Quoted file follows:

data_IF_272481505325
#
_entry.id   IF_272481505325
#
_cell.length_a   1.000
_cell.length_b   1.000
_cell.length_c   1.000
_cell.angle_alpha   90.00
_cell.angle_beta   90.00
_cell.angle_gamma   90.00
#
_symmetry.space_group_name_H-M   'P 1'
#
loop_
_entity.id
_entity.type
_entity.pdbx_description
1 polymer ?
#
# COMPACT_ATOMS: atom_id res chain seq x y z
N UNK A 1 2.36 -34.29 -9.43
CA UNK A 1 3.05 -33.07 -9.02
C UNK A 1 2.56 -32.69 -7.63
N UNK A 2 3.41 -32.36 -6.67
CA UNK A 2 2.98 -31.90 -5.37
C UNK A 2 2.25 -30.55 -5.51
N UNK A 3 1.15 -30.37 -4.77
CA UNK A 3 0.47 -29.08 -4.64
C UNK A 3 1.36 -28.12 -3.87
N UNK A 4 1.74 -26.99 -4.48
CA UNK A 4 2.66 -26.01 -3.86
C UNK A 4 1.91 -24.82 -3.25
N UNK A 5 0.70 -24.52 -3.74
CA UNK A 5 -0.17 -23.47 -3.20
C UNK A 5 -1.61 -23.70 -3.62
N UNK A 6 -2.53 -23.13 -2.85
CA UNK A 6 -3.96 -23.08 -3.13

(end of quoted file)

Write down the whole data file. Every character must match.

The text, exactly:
data_IF_272481505325
#
_entry.id   IF_272481505325
#
_cell.length_a   1.000
_cell.length_b   1.000
_cell.length_c   1.000
_cell.angle_alpha   90.00
_cell.angle_beta   90.00
_cell.angle_gamma   90.00
#
_symmetry.space_group_name_H-M   'P 1'
#
loop_
_entity.id
_entity.type
_entity.pdbx_description
1 polymer ?
#
# COMPACT_ATOMS: atom_id res chain seq x y z
N UNK A 1 2.36 -34.29 -9.43
CA UNK A 1 3.05 -33.07 -9.02
C UNK A 1 2.56 -32.69 -7.63
N UNK A 2 3.41 -32.36 -6.67
CA UNK A 2 2.98 -31.90 -5.37
C UNK A 2 2.25 -30.55 -5.51
N UNK A 3 1.15 -30.37 -4.77
CA UNK A 3 0.47 -29.08 -4.64
C UNK A 3 1.36 -28.12 -3.87
N UNK A 4 1.74 -26.99 -4.48
CA UNK A 4 2.66 -26.01 -3.86
C UNK A 4 1.91 -24.82 -3.25
N UNK A 5 0.70 -24.52 -3.74
CA UNK A 5 -0.17 -23.47 -3.20
C UNK A 5 -1.61 -23.70 -3.62
N UNK A 6 -2.53 -23.13 -2.85
CA UNK A 6 -3.96 -23.08 -3.13